Plausible theories are usually based on previous similar cases or on analogies that bear illuminating resemblance to the new postulate. But Lemaitre couldn’t possibly have resorted to any such previous experiences or similarities because there is absolutely nothing in recorded history that may even remotely resemble the beginning of the Universe. Nobody knows how that allegedly happened. So there is no way Lemaitre could have relied on anything but sheer imagination when conceiving his story.

And if to this we add the fact that Lemaitre was a Catholic priest, we have a pronounced possibility that he was highly influenced by the bible when he got the “inspiration” for his pseudo-scientific postulate. From this perspective, the Big Bang theory is just a modern version of the same old mythological Genesis-like tales and beliefs, except that this time the tale is told in pseudo-scientific jargon.

Nobody in this world has any first-hand experience of any Genesis-like event and nobody in this world has any first-hand experience of any Apocalypse-like event either. But, if this is so, where is it that all those pseudo-scientific, mythological and religious versions of the Genypse come from? If the Big-Bangeddon is just a worldwide collective subconscious memory and if there is no way for any of us to have witnessed any such event because none of us could have ever been there in the first place, what is it that we are recalling when we come up with any Genypse-like or Big-Bangeddon-like stories and theories?

There’s no denying that Genypse tales have been told across the world since times immemorial. If Genypse stories were found exclusively in the bible it would be rather easy to discard them as just one element of a specific set of religious beliefs, but that is not the case. Genypse theories are found in the mythological tales of peoples and tribes disseminated across the entire world and across the long span of human history. This fact makes such theories and stories a bit difficult to disregard as random localisms.

There is definitely something universal in those theories and tales, some sort of primary, archetypal, recurrent pattern that pertains to the whole human race. This is a reason why some people may try to explain the universality of those stories using terms like “collective subconscious” or “collective memory,” meaning this is an issue that concerns all of us, not as individuals, but as a collective entity.

The “collective” aspect of this phenomenon seems to point to an encoded DNA-like source of inspiration that generates collective but subconscious archetypal intuitions that sometimes surface to the conscious of some people, regardless of their ethnicity or place of origin, prompting them to express very similar Genypse-like kinds of mythological tales and theories. This may well sound a bit far fetched to some, but I’m willing to bet that Joseph Campbell et al would consider it a rather plausible idea.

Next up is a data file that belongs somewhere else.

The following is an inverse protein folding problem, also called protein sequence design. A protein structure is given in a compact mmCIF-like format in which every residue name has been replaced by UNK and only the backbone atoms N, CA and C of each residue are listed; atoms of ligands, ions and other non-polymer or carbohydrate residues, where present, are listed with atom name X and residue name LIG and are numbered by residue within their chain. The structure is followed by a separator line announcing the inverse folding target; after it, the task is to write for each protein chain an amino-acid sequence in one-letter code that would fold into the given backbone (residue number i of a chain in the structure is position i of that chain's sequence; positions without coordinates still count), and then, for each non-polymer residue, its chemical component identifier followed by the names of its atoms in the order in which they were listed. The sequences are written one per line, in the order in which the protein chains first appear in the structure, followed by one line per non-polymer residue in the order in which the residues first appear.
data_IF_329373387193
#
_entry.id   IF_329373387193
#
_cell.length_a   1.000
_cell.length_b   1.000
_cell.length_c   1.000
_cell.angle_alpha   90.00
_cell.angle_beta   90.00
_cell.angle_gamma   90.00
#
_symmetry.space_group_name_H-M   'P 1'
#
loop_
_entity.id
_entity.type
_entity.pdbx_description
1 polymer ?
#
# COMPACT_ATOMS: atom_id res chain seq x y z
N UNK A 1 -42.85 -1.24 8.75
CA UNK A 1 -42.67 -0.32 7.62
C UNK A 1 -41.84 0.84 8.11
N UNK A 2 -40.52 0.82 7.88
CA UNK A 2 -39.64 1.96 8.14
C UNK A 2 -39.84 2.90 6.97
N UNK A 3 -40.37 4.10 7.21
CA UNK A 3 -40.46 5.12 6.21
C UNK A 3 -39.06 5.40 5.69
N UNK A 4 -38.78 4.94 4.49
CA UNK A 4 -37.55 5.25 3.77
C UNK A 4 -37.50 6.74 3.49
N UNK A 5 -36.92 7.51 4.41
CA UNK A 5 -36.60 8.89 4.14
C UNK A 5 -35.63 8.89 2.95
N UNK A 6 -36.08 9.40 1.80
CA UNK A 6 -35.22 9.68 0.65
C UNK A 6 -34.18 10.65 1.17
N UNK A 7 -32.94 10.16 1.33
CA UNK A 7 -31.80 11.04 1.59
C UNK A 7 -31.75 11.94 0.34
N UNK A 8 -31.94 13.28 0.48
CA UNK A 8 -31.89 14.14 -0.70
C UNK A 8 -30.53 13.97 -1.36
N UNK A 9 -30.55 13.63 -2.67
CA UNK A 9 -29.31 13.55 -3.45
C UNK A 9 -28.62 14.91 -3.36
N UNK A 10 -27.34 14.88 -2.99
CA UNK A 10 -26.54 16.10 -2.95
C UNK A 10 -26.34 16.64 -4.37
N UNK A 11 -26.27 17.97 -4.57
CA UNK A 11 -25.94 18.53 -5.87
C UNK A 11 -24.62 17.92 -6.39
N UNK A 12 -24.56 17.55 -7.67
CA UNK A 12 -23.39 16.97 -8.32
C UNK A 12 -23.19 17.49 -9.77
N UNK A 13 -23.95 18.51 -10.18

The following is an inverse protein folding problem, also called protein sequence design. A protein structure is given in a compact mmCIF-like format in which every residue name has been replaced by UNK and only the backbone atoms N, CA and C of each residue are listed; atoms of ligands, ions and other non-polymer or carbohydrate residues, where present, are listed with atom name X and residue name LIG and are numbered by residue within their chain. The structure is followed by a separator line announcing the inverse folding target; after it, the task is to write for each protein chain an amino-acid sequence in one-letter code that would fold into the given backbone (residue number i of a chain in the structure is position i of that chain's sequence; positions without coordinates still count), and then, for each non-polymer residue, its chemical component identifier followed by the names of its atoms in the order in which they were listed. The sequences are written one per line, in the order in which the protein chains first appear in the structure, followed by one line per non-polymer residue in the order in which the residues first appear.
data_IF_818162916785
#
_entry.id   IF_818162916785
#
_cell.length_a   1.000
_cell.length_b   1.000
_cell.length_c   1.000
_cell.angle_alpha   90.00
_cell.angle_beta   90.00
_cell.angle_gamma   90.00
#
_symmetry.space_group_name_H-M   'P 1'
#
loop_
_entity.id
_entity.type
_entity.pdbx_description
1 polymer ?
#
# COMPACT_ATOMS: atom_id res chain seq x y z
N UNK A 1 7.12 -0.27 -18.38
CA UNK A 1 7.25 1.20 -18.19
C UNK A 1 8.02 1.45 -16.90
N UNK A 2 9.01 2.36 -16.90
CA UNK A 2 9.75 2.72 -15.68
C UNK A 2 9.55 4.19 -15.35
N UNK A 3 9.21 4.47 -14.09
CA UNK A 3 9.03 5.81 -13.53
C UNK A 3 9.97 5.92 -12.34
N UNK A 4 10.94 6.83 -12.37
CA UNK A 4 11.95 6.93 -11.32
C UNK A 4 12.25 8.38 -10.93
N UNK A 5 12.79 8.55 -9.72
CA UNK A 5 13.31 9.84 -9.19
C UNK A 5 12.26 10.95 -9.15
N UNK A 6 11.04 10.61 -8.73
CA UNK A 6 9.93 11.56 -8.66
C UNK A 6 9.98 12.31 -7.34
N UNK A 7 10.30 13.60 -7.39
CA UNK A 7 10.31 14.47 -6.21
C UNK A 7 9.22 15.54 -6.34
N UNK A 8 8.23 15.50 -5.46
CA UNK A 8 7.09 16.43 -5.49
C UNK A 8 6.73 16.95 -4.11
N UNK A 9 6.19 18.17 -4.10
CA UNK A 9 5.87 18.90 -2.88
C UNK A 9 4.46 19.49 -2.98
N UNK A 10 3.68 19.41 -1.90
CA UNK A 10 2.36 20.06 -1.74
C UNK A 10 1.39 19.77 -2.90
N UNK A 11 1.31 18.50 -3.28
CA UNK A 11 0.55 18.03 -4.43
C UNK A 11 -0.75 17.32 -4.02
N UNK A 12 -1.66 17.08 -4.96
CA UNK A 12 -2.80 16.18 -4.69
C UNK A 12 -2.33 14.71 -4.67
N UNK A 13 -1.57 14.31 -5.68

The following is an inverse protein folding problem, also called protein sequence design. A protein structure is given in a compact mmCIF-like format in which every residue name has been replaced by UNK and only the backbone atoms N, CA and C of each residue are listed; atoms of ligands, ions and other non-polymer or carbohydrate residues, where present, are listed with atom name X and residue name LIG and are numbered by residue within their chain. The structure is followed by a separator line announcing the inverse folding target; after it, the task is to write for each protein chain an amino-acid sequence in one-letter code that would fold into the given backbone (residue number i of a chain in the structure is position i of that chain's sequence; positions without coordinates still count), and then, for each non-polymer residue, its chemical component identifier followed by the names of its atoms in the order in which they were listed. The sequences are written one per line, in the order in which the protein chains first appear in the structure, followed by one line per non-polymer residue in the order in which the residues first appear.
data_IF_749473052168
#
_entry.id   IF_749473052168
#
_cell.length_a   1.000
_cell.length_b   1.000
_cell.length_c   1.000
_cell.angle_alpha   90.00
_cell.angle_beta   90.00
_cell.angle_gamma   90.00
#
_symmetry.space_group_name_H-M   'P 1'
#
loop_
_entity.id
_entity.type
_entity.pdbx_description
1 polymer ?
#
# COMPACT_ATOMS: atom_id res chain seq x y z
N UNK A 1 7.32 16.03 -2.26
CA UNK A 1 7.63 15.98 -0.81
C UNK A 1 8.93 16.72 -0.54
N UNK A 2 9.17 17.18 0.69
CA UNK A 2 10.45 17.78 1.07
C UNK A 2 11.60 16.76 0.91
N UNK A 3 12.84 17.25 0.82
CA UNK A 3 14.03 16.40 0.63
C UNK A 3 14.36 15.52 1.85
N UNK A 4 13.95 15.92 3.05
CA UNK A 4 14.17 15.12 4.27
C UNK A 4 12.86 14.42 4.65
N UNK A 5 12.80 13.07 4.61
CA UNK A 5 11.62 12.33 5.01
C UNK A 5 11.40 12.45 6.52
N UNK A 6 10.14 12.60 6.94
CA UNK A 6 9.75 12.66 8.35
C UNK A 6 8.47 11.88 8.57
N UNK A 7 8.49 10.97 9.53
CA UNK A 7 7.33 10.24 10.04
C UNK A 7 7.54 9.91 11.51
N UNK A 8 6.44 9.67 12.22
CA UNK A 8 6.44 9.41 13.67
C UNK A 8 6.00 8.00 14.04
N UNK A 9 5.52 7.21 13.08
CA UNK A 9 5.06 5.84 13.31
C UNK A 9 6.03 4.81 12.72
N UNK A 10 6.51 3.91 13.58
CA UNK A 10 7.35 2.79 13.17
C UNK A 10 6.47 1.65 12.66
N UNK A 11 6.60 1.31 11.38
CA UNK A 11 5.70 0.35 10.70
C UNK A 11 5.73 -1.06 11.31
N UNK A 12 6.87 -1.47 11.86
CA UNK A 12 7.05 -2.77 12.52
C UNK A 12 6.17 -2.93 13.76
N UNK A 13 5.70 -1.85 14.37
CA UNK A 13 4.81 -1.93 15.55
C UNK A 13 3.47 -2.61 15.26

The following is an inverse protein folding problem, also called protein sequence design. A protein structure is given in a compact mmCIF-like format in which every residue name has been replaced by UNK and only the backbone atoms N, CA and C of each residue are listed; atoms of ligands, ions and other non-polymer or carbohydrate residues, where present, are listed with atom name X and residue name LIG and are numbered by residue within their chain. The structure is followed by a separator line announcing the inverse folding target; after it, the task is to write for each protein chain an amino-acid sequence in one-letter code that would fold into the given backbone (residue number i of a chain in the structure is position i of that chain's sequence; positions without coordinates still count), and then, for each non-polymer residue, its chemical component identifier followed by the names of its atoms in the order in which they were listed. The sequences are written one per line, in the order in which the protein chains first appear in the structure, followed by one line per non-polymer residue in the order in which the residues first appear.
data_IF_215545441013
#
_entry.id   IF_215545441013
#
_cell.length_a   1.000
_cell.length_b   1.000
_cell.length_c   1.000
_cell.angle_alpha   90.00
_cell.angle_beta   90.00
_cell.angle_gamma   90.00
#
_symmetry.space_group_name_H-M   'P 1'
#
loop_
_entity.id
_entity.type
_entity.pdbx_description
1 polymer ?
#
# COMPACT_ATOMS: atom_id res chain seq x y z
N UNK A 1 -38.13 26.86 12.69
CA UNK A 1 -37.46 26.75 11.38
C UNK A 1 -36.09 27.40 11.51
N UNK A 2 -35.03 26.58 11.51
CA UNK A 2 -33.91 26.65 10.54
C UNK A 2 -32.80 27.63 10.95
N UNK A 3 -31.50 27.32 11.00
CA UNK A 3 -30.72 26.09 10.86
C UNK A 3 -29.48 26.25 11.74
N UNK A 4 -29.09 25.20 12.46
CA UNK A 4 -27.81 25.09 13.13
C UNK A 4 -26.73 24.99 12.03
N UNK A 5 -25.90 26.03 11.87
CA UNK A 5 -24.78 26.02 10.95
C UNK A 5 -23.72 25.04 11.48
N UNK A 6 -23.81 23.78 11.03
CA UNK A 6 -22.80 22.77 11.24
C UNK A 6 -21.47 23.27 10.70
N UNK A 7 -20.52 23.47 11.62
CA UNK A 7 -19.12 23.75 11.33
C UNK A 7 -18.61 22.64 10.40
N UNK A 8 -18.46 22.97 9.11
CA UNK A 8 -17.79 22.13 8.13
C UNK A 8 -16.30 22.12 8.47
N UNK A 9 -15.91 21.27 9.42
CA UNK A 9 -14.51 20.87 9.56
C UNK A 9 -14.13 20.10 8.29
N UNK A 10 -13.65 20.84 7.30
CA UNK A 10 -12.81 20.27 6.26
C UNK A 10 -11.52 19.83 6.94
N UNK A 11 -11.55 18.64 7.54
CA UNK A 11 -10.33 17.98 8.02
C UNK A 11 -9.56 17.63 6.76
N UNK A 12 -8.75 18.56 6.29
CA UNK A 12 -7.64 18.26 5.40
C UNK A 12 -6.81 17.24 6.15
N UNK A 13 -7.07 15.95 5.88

Still, even if the archetypal-intuition proposition made above were true, the questions would still remain: How could human beings have DNA-like Genesis codes encrypted in them if the human race didn’t exist yet when Creation allegedly took place? And how can any of us have any encoded intuitions about the Apocalypse if the Apocalypse has never happened before and it hasn’t happened yet?

To answer those questions I propose to first look into some basic arguments that serve as foundation to some of the most populous religious denominations of our time. So let me start by clarifying some fundamental concepts that most of us take for granted, but whose explication may throw some light upon the subject in question.

  • The concepts of “Eternal,” “Everlasting” and “Ephemeral” are concepts that most of us can talk about with relative ease; nevertheless I will state a brief definition of them. Eternal is anything that has no beginning and no end. Everlasting is anything that has a beginning, but has no end. Ephemeral is anything that has a beginning and has an end relatively shortly there after. For example, all living beings on planet Earth are ephemeral.
  • There are basically two kinds of religions or transcendental philosophies in the world, monistic ones and dualistic ones. Monistic religions or philosophies don’t see any separation between Creator and Creation, while dualistic ones see the Creator residing outside Creation.
  • Monistic religions or beliefs cannot accept the end of creation for the same reason that they cannot accept the end of God. God is eternal, and since God is creation itself, then creation is eternal as well. From a monistic perspective, creation can evolve or transform itself, but it cannot one day self-destruct and come to an end. God is indestructible, and since God is creation, creation is indestructible too. Creation is God’s tangible expression of itself. Creation is God and God is Creation.
  • But God’s creation is constantly changing. God the creator is in constant flux and reflux. Each flux is a new generation of possibilities made available to the reality of “creation.” Each reflux is a generation of possibilities that has exhausted itself and returns to the creator.
  • In the monistic view, there are only two kinds of living beings: Eternal and Ephemeral. But all ephemeral beings have an eternal core. That core is one and the same with the Eternal Consciousness which is the substance of God, so it is not really a part of “creation.” It animates all the ephemeral living beings manifested in creation, but its existence does not depend on the existence of the ephemeral beings it animates. That core has a life of its own, and that life is eternal, it has no beginning and it has no end.
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